Why do my boobs hurt every month?

Breaking down breast pain: What’s normal & what’s not

Boobs. Why do your boobs hurt every month? For something that is essentially fatty tissue (like many other parts of our bodies), boy do they come with a lot of baggage! However you feel about them, though, if you’re a menstruating person, odds are they’ve caused you pain or discomfort at some point in your life. 

Let’s talk through your boob pain and one significant cause: Hormones.


Hormonal breast pain

70% of people with breasts experience breast pain, also referred to as mastalgia, at some point.1 This pain can be linked to the menstrual cycle (cyclical breast pain) or, well, not (non-cyclical). Right now we’re going to be talking about breast pain thanks to the menstrual cycle!


What causes hormonal breast pain?

Throughout the menstrual cycle, hormone levels and ratios fluctuate (read more about how the cycle works here). The two key hormones in the menstrual cycle are estrogen and progesterone, and it’s the ups and downs of these hormones that can cause your breasts to feel painful, lumpy, and swollen.2

Why the pain? The sensation you are feeling is the stimulation of your duct and milk glands: They are increasing in size and number in case lactation may become necessary.3 This makes the breasts swell and retain water, hence the pain and tenderness you feel.


Fibrocystic breast changes

While your period may be the real culprit, your hormonal breast pain may be exacerbated due to something called fibrocystic breast changes, which can cause cysts to develop in the breasts. Don’t freak out: it’s not as bad as it sounds. 

These cysts can fill up with fluid. More fluid = more stretched tissue = more discomfort.4 

Here’s the thing: Fibrocystic breast changes happen to about half of AFAB (assigned female at birth) in their 20s through 50s and is generally not dangerous. It’s just uncomfortable and can sometimes cause nipple discharge.4 Of course, it’s always a good idea to check in with your healthcare provider if you’re concerned.


So, how do you know if your breast pain is hormonal?

Track it, baby! Cycle tracking is an awesome way to better understand your unique body. Because oftentimes the breasts are left out of the period convo, you may need to create your own section in the tracker to make a note of how your breasts feel over time. 

After a handful of cycles, you might notice a clear pattern like, ohhh my boobs KILL because I’m about to ovulate. COOL!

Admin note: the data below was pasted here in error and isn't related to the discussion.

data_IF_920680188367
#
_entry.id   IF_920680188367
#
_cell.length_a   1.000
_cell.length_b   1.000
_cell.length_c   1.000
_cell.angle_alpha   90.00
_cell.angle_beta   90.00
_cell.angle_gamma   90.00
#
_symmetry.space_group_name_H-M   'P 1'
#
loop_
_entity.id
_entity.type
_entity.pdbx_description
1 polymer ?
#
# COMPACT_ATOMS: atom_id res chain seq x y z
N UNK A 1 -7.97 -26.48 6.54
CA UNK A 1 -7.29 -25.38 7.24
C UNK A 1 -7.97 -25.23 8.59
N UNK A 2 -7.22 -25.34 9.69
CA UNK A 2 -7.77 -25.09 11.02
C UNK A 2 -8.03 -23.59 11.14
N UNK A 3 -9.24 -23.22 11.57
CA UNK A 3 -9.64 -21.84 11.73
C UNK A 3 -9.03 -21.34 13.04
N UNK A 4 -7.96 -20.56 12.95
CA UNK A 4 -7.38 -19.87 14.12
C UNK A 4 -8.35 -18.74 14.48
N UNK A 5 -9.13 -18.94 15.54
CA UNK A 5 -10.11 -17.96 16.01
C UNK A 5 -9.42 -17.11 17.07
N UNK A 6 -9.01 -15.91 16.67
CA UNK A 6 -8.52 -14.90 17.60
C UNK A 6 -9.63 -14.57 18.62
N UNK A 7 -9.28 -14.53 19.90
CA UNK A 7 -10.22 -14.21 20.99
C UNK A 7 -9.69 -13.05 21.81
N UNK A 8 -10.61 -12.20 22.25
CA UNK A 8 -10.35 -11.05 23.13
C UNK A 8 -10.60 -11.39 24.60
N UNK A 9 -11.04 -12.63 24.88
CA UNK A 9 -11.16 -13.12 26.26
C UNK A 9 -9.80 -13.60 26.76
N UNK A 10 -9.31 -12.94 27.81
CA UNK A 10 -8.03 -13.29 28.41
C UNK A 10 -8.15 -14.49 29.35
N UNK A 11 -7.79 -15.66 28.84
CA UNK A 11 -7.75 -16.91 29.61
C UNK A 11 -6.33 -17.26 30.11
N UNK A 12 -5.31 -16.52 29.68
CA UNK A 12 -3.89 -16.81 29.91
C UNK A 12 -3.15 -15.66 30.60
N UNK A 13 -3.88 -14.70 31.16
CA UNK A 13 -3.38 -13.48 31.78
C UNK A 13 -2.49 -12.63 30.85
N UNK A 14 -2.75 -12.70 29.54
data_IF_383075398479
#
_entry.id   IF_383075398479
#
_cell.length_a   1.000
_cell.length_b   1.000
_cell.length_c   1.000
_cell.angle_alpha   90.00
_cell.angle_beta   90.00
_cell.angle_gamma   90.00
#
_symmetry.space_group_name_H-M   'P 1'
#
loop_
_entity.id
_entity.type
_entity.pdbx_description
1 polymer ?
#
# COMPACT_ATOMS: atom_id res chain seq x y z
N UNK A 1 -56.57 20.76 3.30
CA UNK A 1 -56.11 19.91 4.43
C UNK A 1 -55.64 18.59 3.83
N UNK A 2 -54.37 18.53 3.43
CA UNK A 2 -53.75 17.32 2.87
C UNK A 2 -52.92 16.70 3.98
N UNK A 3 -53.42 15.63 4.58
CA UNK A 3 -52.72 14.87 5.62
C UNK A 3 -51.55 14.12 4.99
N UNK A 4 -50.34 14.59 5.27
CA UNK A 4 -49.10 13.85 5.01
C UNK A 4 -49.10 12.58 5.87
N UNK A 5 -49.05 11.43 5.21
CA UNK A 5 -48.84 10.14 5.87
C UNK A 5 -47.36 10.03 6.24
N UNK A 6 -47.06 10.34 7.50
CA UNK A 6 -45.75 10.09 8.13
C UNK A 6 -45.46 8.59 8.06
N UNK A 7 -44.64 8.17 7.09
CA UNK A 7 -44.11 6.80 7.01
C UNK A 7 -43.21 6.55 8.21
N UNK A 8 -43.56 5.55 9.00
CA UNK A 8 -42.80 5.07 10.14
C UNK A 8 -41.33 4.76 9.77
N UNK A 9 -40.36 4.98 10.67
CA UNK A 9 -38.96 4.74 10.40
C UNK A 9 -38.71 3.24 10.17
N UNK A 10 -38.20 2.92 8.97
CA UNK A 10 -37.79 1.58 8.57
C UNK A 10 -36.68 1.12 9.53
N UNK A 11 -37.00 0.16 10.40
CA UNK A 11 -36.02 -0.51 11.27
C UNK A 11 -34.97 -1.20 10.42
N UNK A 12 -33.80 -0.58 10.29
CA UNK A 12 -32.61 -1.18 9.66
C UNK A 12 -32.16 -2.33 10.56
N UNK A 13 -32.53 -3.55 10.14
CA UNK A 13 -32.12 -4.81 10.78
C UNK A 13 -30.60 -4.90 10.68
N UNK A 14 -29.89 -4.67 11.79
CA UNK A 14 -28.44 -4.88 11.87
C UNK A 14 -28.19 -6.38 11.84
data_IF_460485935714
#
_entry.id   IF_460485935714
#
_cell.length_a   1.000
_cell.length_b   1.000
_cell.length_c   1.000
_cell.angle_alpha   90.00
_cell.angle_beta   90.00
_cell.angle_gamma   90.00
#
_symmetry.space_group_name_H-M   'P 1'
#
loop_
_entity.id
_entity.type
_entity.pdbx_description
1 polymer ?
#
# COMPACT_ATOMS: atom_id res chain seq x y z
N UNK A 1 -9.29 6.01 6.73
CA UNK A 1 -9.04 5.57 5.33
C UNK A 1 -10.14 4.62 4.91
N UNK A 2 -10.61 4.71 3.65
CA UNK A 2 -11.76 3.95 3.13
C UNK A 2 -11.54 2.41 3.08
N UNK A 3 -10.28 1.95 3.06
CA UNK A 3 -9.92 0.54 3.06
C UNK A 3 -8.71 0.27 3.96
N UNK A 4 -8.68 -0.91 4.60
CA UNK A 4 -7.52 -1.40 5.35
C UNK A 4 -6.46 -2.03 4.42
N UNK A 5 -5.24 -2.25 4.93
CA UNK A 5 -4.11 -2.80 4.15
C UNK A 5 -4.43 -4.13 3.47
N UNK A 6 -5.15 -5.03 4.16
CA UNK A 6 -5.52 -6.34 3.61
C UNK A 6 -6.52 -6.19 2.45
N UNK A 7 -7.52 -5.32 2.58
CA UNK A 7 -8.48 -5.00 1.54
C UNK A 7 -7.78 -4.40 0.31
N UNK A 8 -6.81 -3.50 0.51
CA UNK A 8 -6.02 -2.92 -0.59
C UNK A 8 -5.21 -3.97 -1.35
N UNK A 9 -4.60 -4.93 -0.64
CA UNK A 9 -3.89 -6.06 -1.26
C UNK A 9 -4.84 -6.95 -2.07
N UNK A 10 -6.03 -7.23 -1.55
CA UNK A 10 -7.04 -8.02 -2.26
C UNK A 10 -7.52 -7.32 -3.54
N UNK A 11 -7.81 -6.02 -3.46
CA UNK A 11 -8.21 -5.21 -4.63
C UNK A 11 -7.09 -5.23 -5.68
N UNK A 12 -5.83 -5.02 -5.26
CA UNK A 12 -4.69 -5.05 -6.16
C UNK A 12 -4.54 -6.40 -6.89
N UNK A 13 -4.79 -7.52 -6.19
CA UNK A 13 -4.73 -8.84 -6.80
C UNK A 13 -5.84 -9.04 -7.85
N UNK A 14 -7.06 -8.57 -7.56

Okay. So you’ve tracked your symptoms, and yes, those painful boobs are because of your menstrual cycle. What’s a menstruator to do?


How to cope with hormonal breast pain

Always talk to your healthcare provider, first, if hormonal breast pain is starting to interfere with your day to day life. Your provider might recommend: 

  • Breast support (i.e. a specialized bra)
  • NSAIDs or over-the-counter painkillers
  • Cutting out the caffeine 
  • Dietary changes, such as reducing sodium intake
  • Vitamin E and/or Vitamin B-6 
  • Ice or heat therapy

In some cases, you may have a benign cyst that needs to be drained or removed. Check in with your provider if you think this could be the case. 


Could it be cancer?

While we are used to pain = something really, really bad, breast pain actually isn’t typically the first sign of cancer.5 

Generally, the first symptom of breast cancer is a painless hard lump (like a frozen pea), which is why it is so important to do monthly breast checks.6 When doing a breast self-exam, remember to start at the armpit – you have breast tissue there!

If you ever do find a lump or aren’t sure if what you’re feeling could be a lump, check in with your health team. While pain typically isn’t the first symptom, if you do have pain that is unaccounted for and not cyclical, and/or located on a very specific area of your breast, it’s always better to play it safe: Go get checked out. 


Written in partnership with: Allbodies.com

This article is informational only and is not offered as medical advice, nor does it substitute for a consultation with your physician. If you have any gynecological/medical concerns or conditions, please consult your physician. 

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